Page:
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Pediatric Open Tibial Fractures in the United States: Analysis of Incidence, Management Strategies and Resource-Utilization Over 15 Years
Alexandra Bucknor, MBBS, MRCS, MSc1, Klaas Ultee, PhD2, Anne Huang, BSc1, Anmol Chattha, BA1, Austin D. Chen1, Salim Afshar, MD, DMD3, Samuel J. Lin, MD, MBA, FACS1.
1Beth Israel Deaconess Medical Center, Boston, MA, USA, 2Erasmus University Rotterdam, The Netherlands, Rotterdam, Netherlands, 3Boston Children's Hospital, Boston, MA, USA.

Background
Open tibial fractures are complex injuries to manage, often requiring combined plastic and orthopedic care. Centralization of services may improve patient outcomes and cost-efficiency.1 This study aims to characterize the epidemiology, management and resource-utilization of pediatric open tibial fractures in the United States.
Methods
Retrospective analysis of the Healthcare Cost and Utilization Project Kids' Inpatient Database for all available years (1997, 2000, 2003, 2006, 2009 and 2012) was undertaken. Data were retrieved for children ≤18 admitted with open tibial fractures. The Cochran-Armitage test was used to evaluate trends in patient and hospital characteristics, post-operative complications and operative modality over time.
Results
Over the years sampled, 9,339 children were admitted with open tibial fractures. Mean age was 12.35 years. Most were white (45.2%) males (75.2%) with Medicaid insurance (58.6%). Median household income was first or second quartile (29.6% and 26.0%).
The incidence of open tibial fractures has decreased, from 1,924 (27.7 per million) in 1997 to 1,005 (13.9 per million) in 2012. From 1997 to 2012 there were significant changes in management over time. The proportion of cases admitted to large hospitals increased over time (51.9% to 69.8%, p<0.001); with a concomitant decrease in cases admitted to medium (33.76% to 22.07%, p<0.001) and small hospitals (14.34% to 8.11%, p<0.001). There was a significant increase in cases managed at urban, teaching hospitals (49.8% to 75.8%, p<0.001). Complication rates were stable (3.1% to 3.3%, p=0.475), while hospital charges increased over time ($20,067 to $65,736, p<0.001)(table 1).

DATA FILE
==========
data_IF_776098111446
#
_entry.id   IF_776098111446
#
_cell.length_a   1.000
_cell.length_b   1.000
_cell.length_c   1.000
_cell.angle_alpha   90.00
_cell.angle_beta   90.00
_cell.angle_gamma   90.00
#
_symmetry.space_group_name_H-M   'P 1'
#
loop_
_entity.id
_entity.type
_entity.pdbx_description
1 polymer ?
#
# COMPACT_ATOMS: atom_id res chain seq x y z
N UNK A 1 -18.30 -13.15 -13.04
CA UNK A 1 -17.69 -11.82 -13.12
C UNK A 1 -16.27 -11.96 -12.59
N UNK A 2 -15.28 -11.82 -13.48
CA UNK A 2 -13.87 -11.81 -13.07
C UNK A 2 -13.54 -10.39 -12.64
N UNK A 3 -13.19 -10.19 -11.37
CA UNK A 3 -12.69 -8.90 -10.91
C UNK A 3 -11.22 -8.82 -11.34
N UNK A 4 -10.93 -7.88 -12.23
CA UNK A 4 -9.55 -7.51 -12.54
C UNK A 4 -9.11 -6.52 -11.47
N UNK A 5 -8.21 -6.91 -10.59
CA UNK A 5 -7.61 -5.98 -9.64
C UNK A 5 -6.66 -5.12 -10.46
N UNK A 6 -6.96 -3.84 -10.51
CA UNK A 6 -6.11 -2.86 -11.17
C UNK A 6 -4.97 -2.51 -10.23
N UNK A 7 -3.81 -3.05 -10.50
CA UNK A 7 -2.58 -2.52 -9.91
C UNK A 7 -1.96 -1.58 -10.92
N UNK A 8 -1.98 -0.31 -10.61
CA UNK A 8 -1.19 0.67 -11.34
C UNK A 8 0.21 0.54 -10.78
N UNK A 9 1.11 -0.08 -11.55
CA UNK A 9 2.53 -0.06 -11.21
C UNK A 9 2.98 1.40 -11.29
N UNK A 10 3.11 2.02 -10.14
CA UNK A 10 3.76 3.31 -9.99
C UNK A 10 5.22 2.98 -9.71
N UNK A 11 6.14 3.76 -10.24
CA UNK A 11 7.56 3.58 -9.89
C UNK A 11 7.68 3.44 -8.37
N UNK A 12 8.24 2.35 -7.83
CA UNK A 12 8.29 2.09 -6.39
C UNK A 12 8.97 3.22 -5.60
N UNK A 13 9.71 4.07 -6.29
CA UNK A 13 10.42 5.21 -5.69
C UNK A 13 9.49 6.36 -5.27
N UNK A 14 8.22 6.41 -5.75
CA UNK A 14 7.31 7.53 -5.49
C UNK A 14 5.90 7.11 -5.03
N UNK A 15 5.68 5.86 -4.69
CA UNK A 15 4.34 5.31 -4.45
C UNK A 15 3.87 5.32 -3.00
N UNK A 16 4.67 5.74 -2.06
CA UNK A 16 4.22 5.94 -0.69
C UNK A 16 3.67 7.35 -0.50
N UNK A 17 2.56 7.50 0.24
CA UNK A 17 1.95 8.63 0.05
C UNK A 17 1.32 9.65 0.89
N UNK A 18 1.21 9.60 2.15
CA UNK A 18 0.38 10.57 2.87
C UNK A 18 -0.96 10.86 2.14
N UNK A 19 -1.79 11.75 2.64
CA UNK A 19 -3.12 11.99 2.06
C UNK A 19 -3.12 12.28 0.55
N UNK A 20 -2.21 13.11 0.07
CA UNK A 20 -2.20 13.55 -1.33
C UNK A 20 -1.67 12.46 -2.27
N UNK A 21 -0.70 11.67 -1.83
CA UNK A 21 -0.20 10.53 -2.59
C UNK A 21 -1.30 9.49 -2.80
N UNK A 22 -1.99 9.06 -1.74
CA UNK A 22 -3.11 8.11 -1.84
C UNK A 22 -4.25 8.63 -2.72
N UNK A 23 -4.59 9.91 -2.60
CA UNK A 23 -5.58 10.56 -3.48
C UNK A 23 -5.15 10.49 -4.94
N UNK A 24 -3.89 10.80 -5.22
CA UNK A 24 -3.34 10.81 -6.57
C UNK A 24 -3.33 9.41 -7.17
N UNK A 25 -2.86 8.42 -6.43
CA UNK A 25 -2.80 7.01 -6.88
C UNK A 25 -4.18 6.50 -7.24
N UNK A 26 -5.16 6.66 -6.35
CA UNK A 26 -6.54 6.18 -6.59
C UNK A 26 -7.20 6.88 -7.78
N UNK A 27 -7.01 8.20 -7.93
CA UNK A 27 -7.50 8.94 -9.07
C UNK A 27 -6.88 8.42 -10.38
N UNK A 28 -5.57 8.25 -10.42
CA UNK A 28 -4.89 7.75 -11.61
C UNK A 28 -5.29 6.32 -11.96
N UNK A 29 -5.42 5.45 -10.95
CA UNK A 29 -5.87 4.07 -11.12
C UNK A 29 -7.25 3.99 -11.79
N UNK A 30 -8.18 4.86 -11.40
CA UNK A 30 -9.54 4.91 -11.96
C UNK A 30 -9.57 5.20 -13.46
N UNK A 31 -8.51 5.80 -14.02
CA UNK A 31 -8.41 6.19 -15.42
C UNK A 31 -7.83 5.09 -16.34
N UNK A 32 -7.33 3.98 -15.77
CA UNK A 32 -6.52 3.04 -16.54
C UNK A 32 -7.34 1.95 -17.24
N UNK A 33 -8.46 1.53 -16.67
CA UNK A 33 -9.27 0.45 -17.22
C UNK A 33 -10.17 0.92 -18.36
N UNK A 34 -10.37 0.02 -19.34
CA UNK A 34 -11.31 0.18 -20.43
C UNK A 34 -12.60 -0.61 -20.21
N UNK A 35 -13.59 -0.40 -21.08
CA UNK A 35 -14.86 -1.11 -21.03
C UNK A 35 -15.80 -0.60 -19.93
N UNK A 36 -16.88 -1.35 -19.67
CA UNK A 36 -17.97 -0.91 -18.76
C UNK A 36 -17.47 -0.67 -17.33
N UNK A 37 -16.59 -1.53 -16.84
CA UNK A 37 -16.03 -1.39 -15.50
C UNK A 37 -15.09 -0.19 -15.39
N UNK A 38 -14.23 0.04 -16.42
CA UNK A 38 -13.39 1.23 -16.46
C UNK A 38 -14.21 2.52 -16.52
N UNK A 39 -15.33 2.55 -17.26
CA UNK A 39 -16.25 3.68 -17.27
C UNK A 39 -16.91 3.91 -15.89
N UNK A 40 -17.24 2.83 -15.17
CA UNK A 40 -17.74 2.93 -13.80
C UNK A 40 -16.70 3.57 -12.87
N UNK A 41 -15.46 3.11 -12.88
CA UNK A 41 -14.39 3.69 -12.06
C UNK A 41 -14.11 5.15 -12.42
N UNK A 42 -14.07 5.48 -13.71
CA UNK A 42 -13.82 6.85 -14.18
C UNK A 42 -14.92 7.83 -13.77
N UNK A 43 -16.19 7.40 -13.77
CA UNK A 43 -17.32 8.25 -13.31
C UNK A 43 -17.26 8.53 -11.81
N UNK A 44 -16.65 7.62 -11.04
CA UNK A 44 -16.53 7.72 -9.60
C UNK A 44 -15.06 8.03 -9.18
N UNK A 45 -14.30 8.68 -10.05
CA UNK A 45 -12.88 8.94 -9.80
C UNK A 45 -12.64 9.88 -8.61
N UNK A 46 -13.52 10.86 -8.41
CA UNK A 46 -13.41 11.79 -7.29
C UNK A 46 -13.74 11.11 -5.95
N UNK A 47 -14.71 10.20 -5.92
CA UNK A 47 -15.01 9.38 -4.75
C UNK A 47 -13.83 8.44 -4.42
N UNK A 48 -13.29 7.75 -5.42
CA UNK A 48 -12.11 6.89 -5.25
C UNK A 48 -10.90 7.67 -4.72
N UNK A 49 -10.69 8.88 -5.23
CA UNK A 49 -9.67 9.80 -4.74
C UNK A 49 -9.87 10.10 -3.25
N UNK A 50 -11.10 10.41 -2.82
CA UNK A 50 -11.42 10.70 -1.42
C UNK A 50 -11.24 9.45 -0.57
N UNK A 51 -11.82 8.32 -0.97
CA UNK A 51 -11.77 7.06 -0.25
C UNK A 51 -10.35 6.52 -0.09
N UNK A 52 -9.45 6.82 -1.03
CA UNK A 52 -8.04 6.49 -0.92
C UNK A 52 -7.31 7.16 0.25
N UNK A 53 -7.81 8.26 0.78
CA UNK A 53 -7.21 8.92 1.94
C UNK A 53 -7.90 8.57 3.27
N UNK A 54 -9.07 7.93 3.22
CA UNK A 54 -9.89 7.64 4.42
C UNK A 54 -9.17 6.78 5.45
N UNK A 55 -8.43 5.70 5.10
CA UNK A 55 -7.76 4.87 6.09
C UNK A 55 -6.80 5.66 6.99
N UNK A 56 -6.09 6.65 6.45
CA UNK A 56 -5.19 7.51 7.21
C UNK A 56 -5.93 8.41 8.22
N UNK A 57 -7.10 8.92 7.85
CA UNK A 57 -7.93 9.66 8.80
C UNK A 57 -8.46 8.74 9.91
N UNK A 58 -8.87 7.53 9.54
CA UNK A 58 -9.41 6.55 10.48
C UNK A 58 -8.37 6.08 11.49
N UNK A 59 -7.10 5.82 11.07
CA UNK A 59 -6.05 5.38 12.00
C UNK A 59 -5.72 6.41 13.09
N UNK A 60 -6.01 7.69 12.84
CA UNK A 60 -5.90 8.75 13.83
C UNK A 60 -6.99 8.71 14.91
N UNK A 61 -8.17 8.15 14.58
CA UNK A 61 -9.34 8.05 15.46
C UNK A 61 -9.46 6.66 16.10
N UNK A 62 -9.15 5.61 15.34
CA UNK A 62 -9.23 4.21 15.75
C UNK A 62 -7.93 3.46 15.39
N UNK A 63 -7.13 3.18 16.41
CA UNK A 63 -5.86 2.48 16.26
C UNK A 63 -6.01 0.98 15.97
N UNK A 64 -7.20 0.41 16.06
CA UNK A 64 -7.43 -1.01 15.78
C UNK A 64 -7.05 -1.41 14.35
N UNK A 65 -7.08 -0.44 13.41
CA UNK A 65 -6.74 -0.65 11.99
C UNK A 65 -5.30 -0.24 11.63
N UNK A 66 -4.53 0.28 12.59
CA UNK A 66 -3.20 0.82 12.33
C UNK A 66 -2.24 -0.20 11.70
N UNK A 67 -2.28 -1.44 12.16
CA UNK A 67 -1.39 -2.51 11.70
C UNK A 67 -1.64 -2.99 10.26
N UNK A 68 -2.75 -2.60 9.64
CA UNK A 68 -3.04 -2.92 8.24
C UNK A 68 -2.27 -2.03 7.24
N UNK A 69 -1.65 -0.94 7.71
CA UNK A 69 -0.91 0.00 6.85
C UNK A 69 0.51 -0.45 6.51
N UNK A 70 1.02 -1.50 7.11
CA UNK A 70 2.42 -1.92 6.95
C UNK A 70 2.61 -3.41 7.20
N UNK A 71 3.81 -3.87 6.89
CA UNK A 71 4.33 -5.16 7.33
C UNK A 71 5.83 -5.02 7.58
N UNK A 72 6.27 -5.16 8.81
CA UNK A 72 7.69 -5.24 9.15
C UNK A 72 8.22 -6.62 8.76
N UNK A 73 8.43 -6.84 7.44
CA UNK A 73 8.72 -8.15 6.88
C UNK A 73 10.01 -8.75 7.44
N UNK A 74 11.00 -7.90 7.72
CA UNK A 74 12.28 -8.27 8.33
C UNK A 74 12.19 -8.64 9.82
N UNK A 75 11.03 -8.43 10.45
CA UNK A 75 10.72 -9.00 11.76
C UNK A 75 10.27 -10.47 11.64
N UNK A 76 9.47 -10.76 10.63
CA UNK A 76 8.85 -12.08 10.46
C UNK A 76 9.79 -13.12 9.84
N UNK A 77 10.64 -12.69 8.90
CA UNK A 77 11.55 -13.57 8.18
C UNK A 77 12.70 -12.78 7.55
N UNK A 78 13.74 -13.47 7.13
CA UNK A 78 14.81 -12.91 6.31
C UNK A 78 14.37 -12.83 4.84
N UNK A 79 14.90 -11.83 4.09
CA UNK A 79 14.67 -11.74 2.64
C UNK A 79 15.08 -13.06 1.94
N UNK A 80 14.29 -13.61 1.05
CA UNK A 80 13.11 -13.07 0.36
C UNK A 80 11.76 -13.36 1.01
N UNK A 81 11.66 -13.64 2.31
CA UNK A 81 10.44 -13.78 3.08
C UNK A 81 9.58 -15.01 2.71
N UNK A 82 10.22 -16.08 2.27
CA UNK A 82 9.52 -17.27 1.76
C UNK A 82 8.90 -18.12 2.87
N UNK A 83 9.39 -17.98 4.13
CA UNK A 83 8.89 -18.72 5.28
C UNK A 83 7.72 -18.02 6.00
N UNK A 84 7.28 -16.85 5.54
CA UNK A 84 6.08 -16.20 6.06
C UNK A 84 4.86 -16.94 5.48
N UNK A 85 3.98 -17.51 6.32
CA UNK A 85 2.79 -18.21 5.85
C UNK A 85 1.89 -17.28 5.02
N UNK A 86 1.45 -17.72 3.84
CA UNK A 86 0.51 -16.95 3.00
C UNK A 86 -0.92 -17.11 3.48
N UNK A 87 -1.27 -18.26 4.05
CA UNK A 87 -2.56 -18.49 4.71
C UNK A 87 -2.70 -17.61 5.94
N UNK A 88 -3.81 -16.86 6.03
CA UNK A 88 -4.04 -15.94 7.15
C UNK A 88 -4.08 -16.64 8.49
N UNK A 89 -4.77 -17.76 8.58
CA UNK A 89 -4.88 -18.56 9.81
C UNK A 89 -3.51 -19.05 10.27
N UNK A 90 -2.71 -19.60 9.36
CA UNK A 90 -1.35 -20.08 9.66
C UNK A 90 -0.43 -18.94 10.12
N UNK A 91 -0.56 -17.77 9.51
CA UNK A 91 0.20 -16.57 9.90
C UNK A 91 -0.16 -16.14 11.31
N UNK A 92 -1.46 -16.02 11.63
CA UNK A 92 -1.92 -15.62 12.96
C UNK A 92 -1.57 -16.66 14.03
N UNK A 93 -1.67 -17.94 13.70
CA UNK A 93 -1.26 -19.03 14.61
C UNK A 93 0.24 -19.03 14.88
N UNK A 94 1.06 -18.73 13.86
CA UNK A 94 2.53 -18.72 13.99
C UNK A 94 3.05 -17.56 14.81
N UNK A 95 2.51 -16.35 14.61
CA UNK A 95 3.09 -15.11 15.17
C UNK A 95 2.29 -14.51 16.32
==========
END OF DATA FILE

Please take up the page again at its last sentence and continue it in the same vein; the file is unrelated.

Operative trends are summarized in table 1. Primary choice of skeletal stabilization changed over time. Primary and secondary internal fixation and increased (p<0.001) and there was a concomitant decrease in cases managed by reduction-only (p<0.001). Flap reconstruction decreased (38.6% to 26.7%, p<0.001), while rates of debridement remained stable (p=0.240).
Conclusions
Our results support previous work highlighting the decreasing incidence of pediatric open tibial fractures.2 There is a clear trend toward centralization of care; however, there has been no improvement in complications, with a decrease in flap reconstruction. The role of plastic surgeons in the management of these injuries should be further investigated.
References
1.
Aquina CT, Probst CP, Becerra AZ, Iannuzzi JC, Kelly KN, Hensley BJ, et al. High volume improves outcomes: The argument for centralization of rectal cancer surgery. Surgery. 2016;159:73648.
2.
Rao P, Schaverien M V, Stewart KJ. Soft tissue management of children's open tibial fractures--a review of seventy children over twenty years. Ann R Coll Surg Engl [Internet]. Royal College of Surgeons of England; 2010 [cited 2017 Feb 21];92:3205. Available from: http://www.ncbi.nlm.nih.gov/pubmed/20501017
Table 1. Outcomes and operative trends by year of admission.

Outcome199720002003200620092012P
Charges in $ (95% CI)20,067
(19,003-21,130)
25,189
(23,728-26,651)
36,320
(33,860-38,780)
41,218
(38,826-43,611)
55,279
(51,275-59,282)
65,736
(60,826-70,646)
<0.001
Complications (n, %)60
(3.05)
56
(3.19)
67
(4.16)
48
(3.26)
33
(2.79)
34
(3.32)
0.475
Skeletal stabilization
Reduction only336
(22.5)
253
(18.7)
205
(15.7)
172
(14.1)
129
(13.0)
97
(11.5)
<0.001
Primary internal fixation691
(35.1)
682
(38.9)
716
(44.5)
773
(52.4)
668
(56.4)
606
(59.2)
<0.001
Secondary internal fixation85
(4.3)
101
(5.8)
130
(8.1)
98
(6.7)
92
(7.8)
79
(7.7)
<0.001
Soft tissue management
Debridement1,556
(79.1)
1,381
(78.7)
1,282
(79.6)
1,191
(80.7)
969
(81.8)
831
(81.2)
0.265
Skin graft116
(5.9)
125
(7.1)
104
(6.5)
82
(5.6)
56
(4.7)
42
(4.1)
0.859
Flap reconstruction760
(38.6)
574
(32.7)
511
(31.7)
466
(31.6)
352
(29.7)
273
(26.7)
<0.001


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